Postmodern architects encouraged architects to respect existing regional architecture rather than projecting a utopian dreamland based on their own desires. They felt that architecture should be designed with people in mind and that these structures should be adaptive to their requirements. Decorative and aesthetic components, according to Postmodernism architects, satisfy a society’s needs for diversity and interaction. It was their intention to pay homage to the past without being restricted by it, welcoming a diverse range of influences, but not adhering to any formal set of principles dictated by them either.
The most remarkable Postmodern structures radiate character, humor, and an irreverent take on preceding architectural trends, discarding traditional aesthetics and preconceptions of what was regarded as tasteful or not.
Postmodern architecture incorporates a combination of diverse styles, which may seem weird to the uneducated, verging toward the kitsch. Postmodernism thrived during the 1980s and flourished throughout the 1990s, leaving behind a legacy of bold architectural designs, first in the United States, then in nations like Japan, Europe, and Australia. Postmodernism has had an enduring influence on contemporary architecture right up to the present day, and modern architects still embrace its freestyle attitude.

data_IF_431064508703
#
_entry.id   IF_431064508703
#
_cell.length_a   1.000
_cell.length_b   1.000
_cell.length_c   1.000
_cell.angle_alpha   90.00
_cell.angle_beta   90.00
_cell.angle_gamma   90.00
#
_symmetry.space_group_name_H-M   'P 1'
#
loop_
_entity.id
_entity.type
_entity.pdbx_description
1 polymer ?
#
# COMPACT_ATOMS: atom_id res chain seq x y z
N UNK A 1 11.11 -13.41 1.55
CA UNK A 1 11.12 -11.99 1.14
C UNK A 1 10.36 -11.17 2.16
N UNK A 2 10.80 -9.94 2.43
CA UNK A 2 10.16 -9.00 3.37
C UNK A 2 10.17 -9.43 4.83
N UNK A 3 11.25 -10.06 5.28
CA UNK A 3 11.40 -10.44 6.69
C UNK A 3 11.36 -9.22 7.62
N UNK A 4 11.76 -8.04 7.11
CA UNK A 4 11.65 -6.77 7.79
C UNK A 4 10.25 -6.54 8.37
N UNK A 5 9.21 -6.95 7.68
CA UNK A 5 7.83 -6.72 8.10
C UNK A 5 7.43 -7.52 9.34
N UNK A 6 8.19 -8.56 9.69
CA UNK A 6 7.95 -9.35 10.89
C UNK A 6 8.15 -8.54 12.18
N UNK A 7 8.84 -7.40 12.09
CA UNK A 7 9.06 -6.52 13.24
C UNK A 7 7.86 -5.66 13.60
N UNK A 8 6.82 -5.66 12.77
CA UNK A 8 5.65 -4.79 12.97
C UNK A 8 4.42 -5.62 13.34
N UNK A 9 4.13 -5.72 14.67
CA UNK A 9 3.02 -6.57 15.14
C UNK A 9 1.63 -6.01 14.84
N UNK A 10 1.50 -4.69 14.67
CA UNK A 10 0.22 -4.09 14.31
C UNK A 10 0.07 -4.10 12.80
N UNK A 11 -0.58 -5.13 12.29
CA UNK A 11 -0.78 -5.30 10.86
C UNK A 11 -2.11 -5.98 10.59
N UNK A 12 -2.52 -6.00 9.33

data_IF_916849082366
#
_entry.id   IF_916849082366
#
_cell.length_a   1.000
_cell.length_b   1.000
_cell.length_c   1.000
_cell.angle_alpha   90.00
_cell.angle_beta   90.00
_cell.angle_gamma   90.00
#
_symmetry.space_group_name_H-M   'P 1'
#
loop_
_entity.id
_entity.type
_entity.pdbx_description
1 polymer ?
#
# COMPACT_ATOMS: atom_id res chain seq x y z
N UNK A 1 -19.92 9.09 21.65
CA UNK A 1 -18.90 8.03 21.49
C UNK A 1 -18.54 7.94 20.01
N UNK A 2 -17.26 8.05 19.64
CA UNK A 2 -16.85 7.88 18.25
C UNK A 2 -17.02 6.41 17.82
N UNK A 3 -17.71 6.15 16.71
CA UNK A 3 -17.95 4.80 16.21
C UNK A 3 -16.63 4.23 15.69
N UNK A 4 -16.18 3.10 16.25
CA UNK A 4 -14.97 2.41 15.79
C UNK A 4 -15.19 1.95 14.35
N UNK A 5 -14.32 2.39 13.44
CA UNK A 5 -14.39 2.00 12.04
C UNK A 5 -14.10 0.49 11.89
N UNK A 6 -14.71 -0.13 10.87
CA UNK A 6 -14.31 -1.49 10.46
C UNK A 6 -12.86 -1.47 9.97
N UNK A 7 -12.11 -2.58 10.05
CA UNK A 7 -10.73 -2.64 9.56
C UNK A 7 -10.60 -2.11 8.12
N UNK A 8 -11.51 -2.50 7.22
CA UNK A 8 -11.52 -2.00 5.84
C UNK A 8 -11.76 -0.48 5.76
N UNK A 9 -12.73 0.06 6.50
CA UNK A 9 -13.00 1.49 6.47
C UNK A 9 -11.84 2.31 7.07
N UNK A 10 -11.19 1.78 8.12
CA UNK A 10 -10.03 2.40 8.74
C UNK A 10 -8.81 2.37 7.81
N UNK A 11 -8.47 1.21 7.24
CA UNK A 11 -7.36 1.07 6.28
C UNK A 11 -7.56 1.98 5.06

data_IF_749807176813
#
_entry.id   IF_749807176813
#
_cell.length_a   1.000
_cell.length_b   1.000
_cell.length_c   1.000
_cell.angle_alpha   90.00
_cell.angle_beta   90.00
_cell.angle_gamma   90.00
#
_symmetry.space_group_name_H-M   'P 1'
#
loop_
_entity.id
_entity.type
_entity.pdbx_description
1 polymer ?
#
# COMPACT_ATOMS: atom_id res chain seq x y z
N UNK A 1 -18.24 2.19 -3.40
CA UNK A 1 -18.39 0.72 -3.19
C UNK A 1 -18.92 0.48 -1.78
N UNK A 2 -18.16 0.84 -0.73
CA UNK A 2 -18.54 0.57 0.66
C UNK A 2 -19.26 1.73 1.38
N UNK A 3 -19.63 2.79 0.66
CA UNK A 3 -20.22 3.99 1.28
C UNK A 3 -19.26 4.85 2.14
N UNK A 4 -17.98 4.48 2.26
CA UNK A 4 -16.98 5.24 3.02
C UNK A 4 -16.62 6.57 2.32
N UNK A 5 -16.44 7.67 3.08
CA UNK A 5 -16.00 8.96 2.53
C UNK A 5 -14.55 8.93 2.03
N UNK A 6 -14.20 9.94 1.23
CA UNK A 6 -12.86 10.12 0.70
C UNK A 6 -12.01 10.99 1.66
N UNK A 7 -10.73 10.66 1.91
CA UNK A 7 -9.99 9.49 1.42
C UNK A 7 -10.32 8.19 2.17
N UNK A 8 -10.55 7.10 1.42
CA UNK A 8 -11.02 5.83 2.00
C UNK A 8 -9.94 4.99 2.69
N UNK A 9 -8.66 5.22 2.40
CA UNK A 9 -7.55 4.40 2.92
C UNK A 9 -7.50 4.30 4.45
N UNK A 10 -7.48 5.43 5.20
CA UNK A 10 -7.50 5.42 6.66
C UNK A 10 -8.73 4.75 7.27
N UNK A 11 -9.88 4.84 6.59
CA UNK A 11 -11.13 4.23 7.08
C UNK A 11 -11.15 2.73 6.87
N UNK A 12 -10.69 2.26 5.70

Front entrance of the West Bengal National University of Juridical Sciences, a Postmodern building in Kolkata, West Bengal, India; Tdatta at English Wikipedia, Public domain, via Wikimedia Commons
Postmodern Architecture Characteristics
The writings of Robert Venturi were extremely influential in the formation of the movement, and his ideas regarding contradiction and complexity were important aspects of their beliefs. The Modernist architects felt that “less is more” and that architecture should be about functionality, viewed as machines to live in. Curved lines, ornamental details, asymmetry, vibrant colors, and design aspects that were taken from earlier periods characterized Postmodern architecture.